10. Has anyone ordered/used the "Gluten Free Lifestyle" by Katie Ross cookbook series? Is it worth it? Should I shell out the money? Thank you in advance for your advice. Thhis is what they look like:
  11. I have not yet. Sorry. But I see no reason why nuts, seeds, spices, etc. can't be added.
  12. Some places also call it "Forbidden Rice." - same thing. And yes, its nutty and smells like popcorn while it's cooking (really!).
  13. Oh my goodness where are you buying your flour??? I get a box at my local supermarket (Market Basket in the New England area) for only $3.99, making this homemade bread WAY cheaper than what I'd pay for that miniscule loaf of Udi's at the same store.
  14. We just picked up a box yesterday....and actually (believe it or not) they were only 1 penny more in cost than the same size box of regular rice krispies! Maybe we just got lucky with our supermarket. I thought they tasted a little less sweet, but that's fine by me. And rather than getting soggy like regular Rice Krispies do in the milk, they got chewy. I liked them for sure.
  15. Have you tried the gluten-free rice krispies? I'd love to know what you think of them. The only difference between them and regular (ingredient-wise) is no Malt Flavoring, and they are made with Brown Rice instead of White. I wonder if the Brown Rice makes up for the lack of Malt Flavoring. It also bugs me that they charge *more* for the gluten-free cereal when it has less ingredients and surely must cost them less to manufacture. Grrrrr.
  16. Whoops, sorry. I was mixing up the two concepts. I meant to say: So, if I am understanding that document, and what you said here, correctly....it is safe to assume that unless the label says... •"Caramel Color (Wheat)" in the ingredient list; or •"Contains Wheat" under the ingredient list that there is NO wheat in the product...HOWEVER, the caramel color COULD have (although unlikely did) come from barley or some other non-wheat gluten-containing source? And it's really only the Malt Flavoring that we need to worry about, because we know that comes from barley usually but they are not required by law to declare barley as the source on the label (only wheat)?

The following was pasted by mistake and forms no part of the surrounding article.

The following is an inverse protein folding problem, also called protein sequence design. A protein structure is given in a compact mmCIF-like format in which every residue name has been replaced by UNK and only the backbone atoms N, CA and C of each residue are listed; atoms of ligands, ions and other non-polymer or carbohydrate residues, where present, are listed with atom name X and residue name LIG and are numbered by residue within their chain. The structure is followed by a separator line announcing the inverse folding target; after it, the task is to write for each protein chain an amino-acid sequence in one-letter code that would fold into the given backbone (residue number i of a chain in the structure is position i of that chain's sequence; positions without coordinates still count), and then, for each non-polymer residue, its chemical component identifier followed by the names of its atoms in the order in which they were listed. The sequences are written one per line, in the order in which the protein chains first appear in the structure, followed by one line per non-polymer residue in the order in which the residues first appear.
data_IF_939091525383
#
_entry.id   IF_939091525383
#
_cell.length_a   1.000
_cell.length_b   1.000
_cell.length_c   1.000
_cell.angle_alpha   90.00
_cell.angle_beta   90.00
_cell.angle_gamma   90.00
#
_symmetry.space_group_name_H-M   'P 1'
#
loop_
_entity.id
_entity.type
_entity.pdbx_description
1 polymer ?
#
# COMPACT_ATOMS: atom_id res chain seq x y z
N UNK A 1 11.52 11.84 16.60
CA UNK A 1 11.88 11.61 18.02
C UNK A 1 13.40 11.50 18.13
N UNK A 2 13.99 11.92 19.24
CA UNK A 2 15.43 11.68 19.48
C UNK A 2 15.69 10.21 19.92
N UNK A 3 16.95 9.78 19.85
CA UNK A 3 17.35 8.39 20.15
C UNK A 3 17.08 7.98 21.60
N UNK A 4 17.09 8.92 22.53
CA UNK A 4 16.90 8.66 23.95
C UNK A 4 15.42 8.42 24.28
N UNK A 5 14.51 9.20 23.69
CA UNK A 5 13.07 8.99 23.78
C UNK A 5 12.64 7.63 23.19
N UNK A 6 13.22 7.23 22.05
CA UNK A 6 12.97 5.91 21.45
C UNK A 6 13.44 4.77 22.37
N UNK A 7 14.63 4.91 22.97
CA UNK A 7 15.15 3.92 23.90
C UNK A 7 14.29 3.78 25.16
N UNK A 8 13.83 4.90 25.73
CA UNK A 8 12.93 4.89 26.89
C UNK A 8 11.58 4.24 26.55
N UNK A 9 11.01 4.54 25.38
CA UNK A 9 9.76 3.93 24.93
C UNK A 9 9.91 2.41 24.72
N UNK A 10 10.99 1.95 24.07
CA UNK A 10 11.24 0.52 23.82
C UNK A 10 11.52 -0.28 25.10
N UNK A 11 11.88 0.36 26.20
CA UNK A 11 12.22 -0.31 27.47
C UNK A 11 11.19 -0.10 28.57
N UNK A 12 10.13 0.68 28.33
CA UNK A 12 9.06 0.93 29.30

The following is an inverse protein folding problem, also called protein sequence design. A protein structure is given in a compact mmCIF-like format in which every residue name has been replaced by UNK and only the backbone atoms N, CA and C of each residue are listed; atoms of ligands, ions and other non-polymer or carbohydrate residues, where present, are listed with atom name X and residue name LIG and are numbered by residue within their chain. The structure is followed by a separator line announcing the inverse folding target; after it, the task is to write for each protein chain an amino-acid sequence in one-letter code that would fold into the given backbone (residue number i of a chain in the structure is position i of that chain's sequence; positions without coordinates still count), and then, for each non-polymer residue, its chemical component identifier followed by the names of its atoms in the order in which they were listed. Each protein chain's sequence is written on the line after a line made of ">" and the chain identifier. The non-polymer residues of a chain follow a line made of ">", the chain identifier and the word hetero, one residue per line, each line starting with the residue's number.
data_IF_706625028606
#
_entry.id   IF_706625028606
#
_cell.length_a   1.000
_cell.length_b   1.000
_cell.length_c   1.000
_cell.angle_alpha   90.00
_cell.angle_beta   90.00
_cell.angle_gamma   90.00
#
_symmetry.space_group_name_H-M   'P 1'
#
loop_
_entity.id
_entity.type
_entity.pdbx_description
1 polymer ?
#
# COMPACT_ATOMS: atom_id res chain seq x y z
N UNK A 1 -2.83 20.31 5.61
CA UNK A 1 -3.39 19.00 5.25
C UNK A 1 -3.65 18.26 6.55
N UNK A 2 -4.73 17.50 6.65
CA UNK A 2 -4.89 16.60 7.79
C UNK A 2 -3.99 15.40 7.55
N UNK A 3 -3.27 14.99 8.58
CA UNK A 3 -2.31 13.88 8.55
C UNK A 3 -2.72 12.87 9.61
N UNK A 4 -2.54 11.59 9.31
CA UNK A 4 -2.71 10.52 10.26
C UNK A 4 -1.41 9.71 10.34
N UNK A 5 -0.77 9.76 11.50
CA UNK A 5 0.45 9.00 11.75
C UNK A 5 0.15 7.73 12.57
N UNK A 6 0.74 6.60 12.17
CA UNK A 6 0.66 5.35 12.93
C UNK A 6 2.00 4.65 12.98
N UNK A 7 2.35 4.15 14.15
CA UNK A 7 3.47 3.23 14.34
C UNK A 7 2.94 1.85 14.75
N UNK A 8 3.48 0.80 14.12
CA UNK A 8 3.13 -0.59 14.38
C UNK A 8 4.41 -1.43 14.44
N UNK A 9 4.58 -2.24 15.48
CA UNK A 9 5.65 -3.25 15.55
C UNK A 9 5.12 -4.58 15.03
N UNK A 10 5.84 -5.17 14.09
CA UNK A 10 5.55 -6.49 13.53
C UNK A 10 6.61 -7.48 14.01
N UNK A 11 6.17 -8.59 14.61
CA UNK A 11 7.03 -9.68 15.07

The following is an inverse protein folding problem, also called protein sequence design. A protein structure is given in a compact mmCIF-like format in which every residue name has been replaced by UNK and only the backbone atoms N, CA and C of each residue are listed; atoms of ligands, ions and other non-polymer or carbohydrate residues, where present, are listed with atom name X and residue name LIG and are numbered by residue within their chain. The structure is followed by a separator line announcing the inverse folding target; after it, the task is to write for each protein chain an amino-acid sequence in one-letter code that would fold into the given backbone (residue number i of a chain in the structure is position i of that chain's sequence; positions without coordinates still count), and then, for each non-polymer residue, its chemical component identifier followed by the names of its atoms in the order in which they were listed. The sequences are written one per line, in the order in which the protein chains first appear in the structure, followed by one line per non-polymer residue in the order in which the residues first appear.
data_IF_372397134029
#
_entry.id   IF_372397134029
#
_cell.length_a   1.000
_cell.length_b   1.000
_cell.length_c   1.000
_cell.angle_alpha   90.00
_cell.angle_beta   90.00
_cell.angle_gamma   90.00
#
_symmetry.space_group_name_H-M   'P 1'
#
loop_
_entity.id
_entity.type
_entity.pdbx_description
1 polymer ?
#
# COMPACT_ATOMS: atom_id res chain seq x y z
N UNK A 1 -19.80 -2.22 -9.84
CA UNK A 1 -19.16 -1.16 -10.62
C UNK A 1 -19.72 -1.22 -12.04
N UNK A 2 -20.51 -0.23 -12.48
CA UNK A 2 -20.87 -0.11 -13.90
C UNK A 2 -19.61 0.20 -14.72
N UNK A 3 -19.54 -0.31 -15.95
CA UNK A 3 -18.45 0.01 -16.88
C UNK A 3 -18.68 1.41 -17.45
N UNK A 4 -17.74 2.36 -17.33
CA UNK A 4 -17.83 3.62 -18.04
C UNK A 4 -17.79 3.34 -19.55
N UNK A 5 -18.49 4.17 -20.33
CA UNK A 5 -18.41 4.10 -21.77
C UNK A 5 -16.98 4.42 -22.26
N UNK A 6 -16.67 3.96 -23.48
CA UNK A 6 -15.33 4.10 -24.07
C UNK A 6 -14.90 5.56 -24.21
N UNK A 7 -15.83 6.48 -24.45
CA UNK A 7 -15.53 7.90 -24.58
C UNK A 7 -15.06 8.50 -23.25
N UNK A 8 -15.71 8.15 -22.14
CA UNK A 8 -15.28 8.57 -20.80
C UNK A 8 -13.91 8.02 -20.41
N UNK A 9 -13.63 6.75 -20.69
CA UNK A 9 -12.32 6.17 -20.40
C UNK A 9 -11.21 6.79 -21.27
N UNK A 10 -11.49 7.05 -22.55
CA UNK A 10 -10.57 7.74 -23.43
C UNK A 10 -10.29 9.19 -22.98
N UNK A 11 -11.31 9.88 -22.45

17. Sorry, I'm a "needs proof or back-up" kind of girl. I can't help it. I don't mean to be a pain. I just really find it hard to blindly accept things. It's not personal towards any of you at all. Blame it on my upbringing?
  18. So, if I am understanding that document, and what you said here, correctly....it is safe to assume that unless the label says... "Malt Flavoring (Wheat)" in the ingredient list; or "Contains Wheat" under the ingredient list that there is NO wheat in the product...HOWEVER, the malt COULD have come from barley or some other non-wheat gluten-containing source?
  19. I notice that footnote 3 on the Unsafe Foods list says: "The problem with caramel color is it may or may not contain gluten depending on how it is manufactured. In the USA caramel color must conform with the FDA standard of identity from 21CFR CH.1. This statute says: the color additive caramel is the dark-brown liquid or solid material resulting from the carefully controlled heat treatment of the following food-grade carbohydrates: Dextrose (corn sugar), invert sugar, lactose (milk sugar), malt syrup (usually from barley malt), molasses (from cane), starch hydrolysates and fractions thereof (can include wheat), sucrose (cane or beet). Also, acids, alkalis and salts are listed as additives which may be employed to assist the caramelization process." Can anyone point me to the section of law that says if the Caramel Color came from a gluten source, that the label must say so?
  20. Does anyone know how much gluten would be found in the amount of Malt Flavoring found in a bowl of cereal (most cereals seem to contain this - IMO unnecessary - ingredient)? Like if a slice of bread has X-units of gluten, how many units would that bowl of cereal have, assuming the Malt Flavoring is the *only* gluten ingredient in it? How about Caramel Coloring.....same question in relation to a bowl of cereal or a can of cola. Thank you, all!
  21. I let it rise until it was an inch or two shorter than I wanted the finished loaf to turn out (it rises another inch or two while actually baking). I didn't watch the clock, but it was maybe 30 minutes? I like to let mine rise until it's above the top of the pan at least.
  22. Ooh, I am excited to try it with some coconut flour now. Thanks for the tip!!! The Bob's Red Mill page re: coconut flour says: "You can replace up to 20% of the flour called for in a recipe with Coconut Flour, adding an equivalent amount of additional liquid to the recipe." Did you add any extra liquid to the recipe?
  23. You could probably do it without a stand mixer (just need a bit of elbow grease), or using a regular hand mixer, although I haven't tried either of those ways myself.